Are You A Hard Gainer?

Hard Gainer

Are you a “hard-gainer”? Here is how you gain muscle.

Let me start off by saying, if you are not a hard-gainer, and you are not interested in the woes of someone not being able to gain weight, stop reading this now.

Most likely hearing how to put on muscle quickly will just piss you off…especially if you are looking to lose fat, or slim down.

No one likes to hear about skinny problems, when they are trying to get skinny, which I will share with those that are trying to lose fat, how I got hundreds of clients to lose fat and keep it off, next week.

Back to the hard-gainers…

  • I remember working really hard to get strong and build muscle in high school.
  • I am talking in the gym every single day, and often twice a day.
  • I was under a heavy barbell, pressing it away from my chest three times per week.

I was standing in front of a chipped mirror in our high school weight room, during weights class and often after school as well, trying to curl the coveted quarters (25 pound standard weights) on each side of the barbell.

And I was pretty strong. At 152 pounds soaking wet, I could bench 225 for a few reps.

I wish I could say I was squatting and deadlifting with the same fervor, but I would be lying to you and to myself.

I trained legs, it just happened when I felt like it, and I only felt like it a few times per month.

Some of you might agree or at least understand my choice about training lower body, because training legs can be a real struggle, especially when progressive overload demands that you increase the weight, when the weight was already heavy to begin with.

You might also agree with reducing leg training, because the muscles in the mirror speak much louder than the muscles of the lower body. A bicep bulging or a pectoral muscle flex is much cooler when you are ready to jump in the shower, than a quad flex…or at least that is what I thought.

The problem was that I was taking major and crucial components out of the muscle-building formula.  Specific Adaptation to Imposed Demands (SAID principle) and the biochemical and hormonal scales tipping toward anabolic states when we train more of our body’s muscle tissue versus less.*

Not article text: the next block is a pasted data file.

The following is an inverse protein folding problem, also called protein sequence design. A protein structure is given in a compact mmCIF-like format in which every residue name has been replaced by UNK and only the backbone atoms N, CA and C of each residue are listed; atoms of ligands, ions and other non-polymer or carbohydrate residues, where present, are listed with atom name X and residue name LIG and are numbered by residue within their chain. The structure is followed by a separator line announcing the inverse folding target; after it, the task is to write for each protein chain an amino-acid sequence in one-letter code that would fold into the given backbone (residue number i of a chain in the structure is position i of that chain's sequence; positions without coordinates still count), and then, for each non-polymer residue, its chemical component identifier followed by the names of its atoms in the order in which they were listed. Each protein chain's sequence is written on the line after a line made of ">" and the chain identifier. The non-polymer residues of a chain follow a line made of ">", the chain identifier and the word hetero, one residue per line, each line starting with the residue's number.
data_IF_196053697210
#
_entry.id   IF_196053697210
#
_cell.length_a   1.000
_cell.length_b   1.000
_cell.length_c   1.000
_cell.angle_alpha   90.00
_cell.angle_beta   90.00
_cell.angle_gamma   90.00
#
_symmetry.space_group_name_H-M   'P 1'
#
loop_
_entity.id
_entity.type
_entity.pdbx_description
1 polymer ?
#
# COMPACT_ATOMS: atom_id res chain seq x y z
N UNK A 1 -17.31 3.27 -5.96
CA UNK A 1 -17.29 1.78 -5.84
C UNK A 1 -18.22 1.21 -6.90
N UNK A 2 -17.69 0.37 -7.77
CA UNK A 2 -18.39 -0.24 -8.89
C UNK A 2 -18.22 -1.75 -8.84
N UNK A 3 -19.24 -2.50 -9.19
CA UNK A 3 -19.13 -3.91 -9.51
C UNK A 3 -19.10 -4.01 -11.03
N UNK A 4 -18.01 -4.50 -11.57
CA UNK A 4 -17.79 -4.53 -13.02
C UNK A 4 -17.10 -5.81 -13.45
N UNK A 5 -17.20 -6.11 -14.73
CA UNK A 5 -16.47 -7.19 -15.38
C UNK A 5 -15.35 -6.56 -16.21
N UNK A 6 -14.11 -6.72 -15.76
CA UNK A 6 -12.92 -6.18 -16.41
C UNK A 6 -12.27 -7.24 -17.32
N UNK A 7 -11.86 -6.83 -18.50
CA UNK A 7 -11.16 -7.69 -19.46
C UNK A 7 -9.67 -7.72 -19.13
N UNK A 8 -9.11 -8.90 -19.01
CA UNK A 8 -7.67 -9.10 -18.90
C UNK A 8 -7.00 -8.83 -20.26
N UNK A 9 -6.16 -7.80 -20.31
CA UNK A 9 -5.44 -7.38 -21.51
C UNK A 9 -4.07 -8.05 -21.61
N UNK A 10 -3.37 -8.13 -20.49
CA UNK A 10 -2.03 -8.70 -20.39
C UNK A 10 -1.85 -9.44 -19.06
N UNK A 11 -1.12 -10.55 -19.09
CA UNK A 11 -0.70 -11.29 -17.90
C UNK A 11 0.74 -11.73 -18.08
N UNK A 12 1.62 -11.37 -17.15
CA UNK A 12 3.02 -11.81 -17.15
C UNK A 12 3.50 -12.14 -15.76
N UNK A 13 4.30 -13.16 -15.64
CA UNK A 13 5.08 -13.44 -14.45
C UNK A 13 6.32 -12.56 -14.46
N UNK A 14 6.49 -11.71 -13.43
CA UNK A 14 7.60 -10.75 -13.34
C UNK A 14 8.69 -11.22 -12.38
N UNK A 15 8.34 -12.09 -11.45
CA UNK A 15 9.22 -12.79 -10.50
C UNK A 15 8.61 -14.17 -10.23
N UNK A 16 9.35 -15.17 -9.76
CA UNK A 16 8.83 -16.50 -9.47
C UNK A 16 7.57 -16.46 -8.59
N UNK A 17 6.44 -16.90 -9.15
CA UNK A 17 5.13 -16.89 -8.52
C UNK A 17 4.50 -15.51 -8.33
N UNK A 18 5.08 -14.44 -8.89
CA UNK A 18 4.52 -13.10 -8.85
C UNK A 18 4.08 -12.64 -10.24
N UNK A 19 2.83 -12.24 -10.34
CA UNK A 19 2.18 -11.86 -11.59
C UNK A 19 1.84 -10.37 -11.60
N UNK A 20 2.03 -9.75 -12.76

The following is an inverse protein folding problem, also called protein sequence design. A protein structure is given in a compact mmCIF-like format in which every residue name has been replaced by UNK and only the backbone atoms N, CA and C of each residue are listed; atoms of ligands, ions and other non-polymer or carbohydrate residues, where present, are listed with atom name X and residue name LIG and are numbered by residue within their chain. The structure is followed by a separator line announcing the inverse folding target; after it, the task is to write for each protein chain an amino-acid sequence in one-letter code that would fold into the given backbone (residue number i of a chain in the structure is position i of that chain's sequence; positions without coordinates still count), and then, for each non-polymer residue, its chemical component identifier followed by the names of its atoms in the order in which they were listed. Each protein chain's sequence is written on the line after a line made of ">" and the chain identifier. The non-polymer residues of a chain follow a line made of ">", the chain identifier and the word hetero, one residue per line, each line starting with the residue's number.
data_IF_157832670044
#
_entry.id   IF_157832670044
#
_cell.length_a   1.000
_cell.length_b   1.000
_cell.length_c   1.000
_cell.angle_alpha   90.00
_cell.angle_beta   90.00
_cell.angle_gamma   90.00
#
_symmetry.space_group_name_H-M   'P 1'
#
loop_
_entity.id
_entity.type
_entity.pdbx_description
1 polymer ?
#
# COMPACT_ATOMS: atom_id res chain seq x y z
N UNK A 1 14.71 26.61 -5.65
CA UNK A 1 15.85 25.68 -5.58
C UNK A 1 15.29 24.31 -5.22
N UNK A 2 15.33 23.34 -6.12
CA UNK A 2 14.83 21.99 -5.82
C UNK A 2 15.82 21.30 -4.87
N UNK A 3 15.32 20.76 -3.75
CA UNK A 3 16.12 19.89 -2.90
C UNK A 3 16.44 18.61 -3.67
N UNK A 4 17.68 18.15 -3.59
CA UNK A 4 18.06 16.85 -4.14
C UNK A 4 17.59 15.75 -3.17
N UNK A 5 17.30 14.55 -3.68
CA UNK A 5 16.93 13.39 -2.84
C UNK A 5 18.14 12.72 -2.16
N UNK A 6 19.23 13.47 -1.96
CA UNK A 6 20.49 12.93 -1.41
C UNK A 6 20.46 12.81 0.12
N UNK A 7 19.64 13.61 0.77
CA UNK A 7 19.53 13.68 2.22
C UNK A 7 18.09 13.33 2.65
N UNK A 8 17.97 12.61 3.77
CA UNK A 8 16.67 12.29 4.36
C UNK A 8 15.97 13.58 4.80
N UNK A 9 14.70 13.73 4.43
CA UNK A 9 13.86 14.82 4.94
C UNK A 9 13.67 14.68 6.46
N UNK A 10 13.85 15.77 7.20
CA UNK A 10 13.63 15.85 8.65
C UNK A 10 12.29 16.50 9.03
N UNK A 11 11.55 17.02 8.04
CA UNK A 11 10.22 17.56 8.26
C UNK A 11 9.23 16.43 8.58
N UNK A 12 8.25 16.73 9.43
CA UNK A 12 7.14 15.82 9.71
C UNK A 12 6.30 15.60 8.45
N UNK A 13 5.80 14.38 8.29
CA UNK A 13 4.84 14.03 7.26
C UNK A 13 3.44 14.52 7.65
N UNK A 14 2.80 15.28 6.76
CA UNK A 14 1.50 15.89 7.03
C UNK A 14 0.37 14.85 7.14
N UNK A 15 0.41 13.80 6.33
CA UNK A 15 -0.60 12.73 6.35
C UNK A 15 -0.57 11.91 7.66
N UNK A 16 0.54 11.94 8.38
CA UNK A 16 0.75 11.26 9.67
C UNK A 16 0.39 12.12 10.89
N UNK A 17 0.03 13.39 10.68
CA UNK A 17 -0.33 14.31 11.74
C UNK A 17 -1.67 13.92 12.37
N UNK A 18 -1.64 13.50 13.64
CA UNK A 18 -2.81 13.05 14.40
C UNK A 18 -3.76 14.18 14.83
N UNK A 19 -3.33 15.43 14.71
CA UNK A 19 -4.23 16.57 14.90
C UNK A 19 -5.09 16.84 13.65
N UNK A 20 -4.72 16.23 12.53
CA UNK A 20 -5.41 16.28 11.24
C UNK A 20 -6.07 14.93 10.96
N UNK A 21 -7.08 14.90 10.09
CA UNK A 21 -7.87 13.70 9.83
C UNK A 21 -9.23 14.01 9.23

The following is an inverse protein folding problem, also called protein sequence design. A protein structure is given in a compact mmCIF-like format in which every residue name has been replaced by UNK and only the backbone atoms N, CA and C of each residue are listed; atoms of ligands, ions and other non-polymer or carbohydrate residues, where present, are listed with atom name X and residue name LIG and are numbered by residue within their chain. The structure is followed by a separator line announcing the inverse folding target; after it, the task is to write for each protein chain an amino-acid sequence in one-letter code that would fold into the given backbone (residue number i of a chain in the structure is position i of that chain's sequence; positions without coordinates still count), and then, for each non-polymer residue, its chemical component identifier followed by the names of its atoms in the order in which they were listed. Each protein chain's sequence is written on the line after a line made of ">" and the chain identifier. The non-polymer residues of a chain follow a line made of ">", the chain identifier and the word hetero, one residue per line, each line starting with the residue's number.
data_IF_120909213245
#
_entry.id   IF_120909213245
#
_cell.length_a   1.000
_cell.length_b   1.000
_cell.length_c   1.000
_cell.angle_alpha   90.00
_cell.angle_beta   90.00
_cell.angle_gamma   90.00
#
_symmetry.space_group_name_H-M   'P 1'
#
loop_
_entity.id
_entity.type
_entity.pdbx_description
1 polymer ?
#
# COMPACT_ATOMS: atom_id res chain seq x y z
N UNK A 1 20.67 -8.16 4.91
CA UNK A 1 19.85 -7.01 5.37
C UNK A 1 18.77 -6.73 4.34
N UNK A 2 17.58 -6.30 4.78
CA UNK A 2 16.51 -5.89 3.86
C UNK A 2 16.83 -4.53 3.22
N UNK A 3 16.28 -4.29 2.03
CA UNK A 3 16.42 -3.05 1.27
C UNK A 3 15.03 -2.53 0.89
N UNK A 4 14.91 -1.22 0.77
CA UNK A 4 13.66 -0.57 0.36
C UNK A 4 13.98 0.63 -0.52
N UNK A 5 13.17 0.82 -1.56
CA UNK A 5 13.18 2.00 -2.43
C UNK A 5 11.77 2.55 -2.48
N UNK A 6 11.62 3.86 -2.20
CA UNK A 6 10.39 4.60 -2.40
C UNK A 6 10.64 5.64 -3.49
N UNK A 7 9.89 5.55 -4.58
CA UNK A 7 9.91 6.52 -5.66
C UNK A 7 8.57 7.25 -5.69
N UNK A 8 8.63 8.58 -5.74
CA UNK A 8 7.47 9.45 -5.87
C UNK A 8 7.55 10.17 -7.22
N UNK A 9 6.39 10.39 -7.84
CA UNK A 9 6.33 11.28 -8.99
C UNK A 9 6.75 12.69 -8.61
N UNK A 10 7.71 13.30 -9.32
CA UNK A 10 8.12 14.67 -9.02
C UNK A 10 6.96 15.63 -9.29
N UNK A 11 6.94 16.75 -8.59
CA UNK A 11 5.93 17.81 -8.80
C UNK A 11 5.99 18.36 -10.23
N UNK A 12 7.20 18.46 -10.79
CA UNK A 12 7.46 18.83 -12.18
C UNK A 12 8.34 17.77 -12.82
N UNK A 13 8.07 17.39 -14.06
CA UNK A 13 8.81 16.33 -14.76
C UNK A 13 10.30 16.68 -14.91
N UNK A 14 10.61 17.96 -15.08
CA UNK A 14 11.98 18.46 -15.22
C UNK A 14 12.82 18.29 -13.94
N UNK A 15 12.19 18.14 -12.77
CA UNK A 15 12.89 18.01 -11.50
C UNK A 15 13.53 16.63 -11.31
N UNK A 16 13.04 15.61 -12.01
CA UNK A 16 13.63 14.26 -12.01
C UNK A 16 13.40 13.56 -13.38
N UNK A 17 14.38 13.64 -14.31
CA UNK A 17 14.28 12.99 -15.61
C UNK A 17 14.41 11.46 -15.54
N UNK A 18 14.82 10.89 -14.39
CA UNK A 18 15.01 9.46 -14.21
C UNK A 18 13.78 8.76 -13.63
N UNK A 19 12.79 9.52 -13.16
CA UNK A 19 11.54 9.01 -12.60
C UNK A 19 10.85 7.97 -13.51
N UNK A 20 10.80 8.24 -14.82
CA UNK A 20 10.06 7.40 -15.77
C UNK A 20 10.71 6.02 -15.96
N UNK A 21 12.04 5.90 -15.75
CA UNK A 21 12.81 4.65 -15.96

If you abstain from legs, you are missing half of your metabolic and biochemical engine from a muscle gaining perspective (as these tissues will help my body create the stuff: hormones, etc.) that will enable muscle growth, otherwise known as hypertrophy.

Once I embraced this concept after active duty in the Marine Corps, I started gaining a pound or three of lean body mass every month, until I tipped the scales at…well, it wasn’t just training my lower body.

I needed, and you will need a full body hypertrophy training program. Also I needed, and you will need to drastically change your mindset and nutrition.

In active duty Marine Corps, especially as an enlisted infantryman, it was extremely difficult to have a solid caloric regimen, and the needed equipment on a daily basis (I wasn’t a tanker like Arnold Schwarzenegger…he would bring his weights out to his training with him inside of the tank). The life of an infantryman is training out in the “field,” deployments, running, rucking, physical training, ranges, and looming tests and inspections.

Not an excuse, just the reality of an infantryman’s life. I still made it to the gym religiously when I wasn’t training out in the field or deployed. But I started to realize my caloric consumption was highly correlated with my weight gain and weight loss.

Maybe I am a hard gainer, and maybe I just need to eat more (like a lot more than I thought).

Well, eat more I did, and that combined with next-level-leg training (along with my other upper body training that I loved doing), and a mindset of consistent fanaticism–with a pinch of masochism, I tipped the scales at 230 pounds from a Marine Corps departure weight of 172 pounds in just three years.

That is not my weight now, and my goal is no longer striving to be the biggest and strongest guy in the gym (there is something to be said fro speed, endurance, strength-to-weight ratio, and not having to eat so many dang calories).

I also found healthier and healthier ways to consume enough calories for growth. In the beginning, it was calories at any cost, which is a dangerous precedent for short-term health, long-term health, GI tract, and energy levels.

Another part of the this story is that I have worked with hundreds of skinny, hard-gainers, and every single one that implemented consistent leg training with their muscle-building regimen, increased their caloric intake (dependent on each person’s body mass, goals, and current nutrition), and adjusted their mindset, reached their goals of gaining muscle. Even if it took time. **Hint-It all takes time. Time is the great equalizer.**

Here is a free playlist that breaks down hypertrophy even more:

Dr. Andy Galpin Explains Hypertrophy & Living.Fit Show Interview

Here are muscle-building programs that I recommend (get them all with our full access membership):

Full Access Membership

Yours in Transformation and Success,


Aaron Guyett, CSCS, TSAC-F, FRAs, FRCms

Education Director for Living.Fit

* Velloso C. P. (2008). Regulation of muscle mass by growth hormone and IGF-I. British journal of pharmacology, 154(3), 557–568.

Post a comment